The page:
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Next Gen ATP Finals Allianz Cloud, Milan | 9-13 Nov. 2021
Korda Joins Exclusive Club With Top 100 Breakthrough
Korda

Sebastian Korda enters the Top 100 of the FedEx ATP Rankings for the first time, rising to No. 88. © Mark Brown/Getty Images

When Sebastian Korda embarked on his professional journey four years ago, this moment became a matter of when, not if. After all, sporting greatness is ingrained in the Korda family's DNA.

For all players striving to reach the upper echelons of the game, reaching the Top 100 of the FedEx ATP Rankings is that first major milestone. It is one that signals your arrival and confirms the belief that you belong on the same stage as the game's best players.

But not all journeys are created equal. Korda's path to the Top 100 was not quite as straightforward as he had hoped - or many expected.

"It's a little longer journey than the guys in the Top 100 right now, but I always say that I prefer mine over everybody else's," Korda told ATPTour.com. "With what I've experienced, I can appreciate things more."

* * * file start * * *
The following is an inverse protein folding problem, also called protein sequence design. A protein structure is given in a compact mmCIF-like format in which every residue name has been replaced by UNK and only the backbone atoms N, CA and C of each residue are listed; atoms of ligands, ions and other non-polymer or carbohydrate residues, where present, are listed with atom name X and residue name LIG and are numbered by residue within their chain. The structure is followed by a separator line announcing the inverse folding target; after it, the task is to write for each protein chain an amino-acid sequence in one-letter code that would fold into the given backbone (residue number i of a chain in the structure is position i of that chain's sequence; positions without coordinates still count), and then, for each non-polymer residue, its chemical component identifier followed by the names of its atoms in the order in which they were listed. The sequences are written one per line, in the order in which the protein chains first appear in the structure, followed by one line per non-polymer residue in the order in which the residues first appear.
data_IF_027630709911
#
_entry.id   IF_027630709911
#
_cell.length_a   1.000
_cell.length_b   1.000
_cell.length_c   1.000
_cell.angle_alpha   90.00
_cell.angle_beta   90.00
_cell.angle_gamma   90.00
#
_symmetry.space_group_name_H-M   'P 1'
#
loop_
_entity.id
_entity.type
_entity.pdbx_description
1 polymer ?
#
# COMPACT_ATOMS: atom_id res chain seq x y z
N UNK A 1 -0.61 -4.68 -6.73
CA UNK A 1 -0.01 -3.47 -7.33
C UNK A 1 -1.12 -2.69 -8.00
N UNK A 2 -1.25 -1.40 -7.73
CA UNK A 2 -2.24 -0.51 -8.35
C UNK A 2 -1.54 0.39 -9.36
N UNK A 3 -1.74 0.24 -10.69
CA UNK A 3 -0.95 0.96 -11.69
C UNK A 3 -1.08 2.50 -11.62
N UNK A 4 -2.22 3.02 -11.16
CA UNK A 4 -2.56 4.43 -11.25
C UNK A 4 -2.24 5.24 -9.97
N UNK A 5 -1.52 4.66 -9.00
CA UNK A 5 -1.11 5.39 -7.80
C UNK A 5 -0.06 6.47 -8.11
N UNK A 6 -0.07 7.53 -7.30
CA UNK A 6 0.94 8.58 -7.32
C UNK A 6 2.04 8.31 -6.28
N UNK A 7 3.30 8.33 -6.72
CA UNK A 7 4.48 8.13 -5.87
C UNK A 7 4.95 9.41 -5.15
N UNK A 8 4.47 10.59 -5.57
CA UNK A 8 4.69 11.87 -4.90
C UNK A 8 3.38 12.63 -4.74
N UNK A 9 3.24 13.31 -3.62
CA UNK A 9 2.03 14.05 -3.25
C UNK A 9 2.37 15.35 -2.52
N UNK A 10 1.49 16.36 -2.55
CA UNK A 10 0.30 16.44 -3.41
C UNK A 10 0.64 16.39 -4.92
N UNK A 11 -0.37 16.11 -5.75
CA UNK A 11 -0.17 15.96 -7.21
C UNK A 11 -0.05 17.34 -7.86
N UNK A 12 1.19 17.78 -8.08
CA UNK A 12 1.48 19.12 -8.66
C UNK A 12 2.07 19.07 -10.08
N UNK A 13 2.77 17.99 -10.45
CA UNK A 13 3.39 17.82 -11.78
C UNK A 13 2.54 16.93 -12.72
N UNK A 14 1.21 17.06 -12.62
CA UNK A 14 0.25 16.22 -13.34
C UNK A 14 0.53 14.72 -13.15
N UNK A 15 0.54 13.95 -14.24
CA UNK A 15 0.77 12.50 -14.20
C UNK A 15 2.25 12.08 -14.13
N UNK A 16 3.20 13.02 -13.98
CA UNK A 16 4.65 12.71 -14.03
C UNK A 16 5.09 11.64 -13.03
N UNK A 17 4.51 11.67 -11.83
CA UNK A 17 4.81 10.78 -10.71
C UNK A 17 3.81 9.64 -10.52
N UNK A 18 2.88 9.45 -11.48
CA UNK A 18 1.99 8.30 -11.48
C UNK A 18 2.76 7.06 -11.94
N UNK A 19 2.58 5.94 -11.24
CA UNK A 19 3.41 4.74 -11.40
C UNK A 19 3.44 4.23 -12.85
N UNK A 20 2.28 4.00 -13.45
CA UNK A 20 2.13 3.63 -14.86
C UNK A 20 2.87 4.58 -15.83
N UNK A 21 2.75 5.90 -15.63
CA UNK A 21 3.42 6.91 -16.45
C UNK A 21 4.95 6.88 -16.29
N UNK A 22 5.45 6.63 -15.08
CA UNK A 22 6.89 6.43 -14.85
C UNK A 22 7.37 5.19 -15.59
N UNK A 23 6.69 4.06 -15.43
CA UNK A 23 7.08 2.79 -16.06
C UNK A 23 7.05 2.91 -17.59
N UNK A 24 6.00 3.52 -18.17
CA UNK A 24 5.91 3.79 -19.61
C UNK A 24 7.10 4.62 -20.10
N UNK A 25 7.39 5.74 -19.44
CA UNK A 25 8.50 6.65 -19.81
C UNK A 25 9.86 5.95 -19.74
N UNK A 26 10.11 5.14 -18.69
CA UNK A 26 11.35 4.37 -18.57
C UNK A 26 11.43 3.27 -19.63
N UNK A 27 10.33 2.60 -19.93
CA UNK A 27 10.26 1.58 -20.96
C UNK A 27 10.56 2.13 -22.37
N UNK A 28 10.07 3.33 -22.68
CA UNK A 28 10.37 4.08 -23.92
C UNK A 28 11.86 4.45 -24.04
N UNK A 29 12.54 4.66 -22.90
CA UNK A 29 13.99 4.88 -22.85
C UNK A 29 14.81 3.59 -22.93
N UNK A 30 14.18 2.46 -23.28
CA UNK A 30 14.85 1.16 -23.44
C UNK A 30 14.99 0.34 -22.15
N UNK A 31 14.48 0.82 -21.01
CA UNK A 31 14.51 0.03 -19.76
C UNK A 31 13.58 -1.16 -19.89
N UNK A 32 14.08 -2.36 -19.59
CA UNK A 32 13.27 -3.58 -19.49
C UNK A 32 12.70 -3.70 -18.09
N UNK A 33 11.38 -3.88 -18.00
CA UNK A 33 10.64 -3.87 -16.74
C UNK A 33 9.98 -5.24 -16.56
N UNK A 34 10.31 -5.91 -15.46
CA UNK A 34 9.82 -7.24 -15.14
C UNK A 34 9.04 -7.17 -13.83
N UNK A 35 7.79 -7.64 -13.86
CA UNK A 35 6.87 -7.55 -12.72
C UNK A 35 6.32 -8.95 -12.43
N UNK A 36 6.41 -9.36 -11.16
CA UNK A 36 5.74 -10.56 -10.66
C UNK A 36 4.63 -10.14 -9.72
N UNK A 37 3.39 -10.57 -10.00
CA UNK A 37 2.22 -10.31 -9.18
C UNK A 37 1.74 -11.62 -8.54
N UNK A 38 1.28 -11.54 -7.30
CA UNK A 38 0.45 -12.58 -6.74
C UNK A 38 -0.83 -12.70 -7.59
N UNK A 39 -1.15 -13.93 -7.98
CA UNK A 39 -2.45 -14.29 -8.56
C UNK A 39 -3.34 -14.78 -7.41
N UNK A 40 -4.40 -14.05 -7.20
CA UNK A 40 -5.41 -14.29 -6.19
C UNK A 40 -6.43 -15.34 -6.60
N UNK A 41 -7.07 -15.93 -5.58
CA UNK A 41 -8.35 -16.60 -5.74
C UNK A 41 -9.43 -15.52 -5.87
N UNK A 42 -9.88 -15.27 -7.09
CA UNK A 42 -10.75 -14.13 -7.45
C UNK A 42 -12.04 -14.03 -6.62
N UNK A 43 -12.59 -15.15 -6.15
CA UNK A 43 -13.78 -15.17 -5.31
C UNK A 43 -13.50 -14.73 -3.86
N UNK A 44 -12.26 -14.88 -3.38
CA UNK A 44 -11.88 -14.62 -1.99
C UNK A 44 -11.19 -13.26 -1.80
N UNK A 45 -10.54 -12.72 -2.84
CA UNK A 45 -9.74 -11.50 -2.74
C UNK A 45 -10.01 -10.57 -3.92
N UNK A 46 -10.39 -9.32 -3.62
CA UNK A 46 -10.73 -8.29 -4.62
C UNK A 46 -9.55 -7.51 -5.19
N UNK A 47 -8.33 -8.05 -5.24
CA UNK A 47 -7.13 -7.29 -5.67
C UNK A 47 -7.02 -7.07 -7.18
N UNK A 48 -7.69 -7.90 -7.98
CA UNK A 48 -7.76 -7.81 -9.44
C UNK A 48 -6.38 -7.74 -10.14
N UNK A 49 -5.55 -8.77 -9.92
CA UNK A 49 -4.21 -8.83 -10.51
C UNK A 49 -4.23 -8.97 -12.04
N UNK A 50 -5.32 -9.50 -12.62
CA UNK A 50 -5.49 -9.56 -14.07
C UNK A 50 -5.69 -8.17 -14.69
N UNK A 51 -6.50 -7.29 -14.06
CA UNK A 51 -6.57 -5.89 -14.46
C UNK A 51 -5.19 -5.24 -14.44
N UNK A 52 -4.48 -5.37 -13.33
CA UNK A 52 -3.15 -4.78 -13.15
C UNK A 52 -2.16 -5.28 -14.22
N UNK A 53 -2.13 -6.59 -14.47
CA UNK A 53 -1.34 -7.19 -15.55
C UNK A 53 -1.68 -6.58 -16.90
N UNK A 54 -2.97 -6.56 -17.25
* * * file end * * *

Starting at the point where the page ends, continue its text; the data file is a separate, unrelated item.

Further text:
On Monday, Korda celebrates his long-awaited debut among the 100 best players in the world. The 20-year-old has ascended to a career-high of No. 88 after lifting his second ATP Challenger Tour title in Quimper, France. The youngest player to break into the Top 100 since Jannik Sinner two years ago, he is also the youngest American to join the club since Frances Tiafoe in 2016.

Recent #NextGenATP American Top 100 Debuts

Player Age Debut Date
Sebastian Korda
20 years, 6 months
1 February 2021
Michael Mmoh
20 years, 8 months
1 October 2018
Ernesto Escobedo
20 years, 8 months
3 April 2017
Frances Tiafoe
18 years, 8 months
10 October 2016
Jared Donaldson
19 years, 11 months
12 September 2016
Taylor Fritz
18 years, 4 months
29 February 2016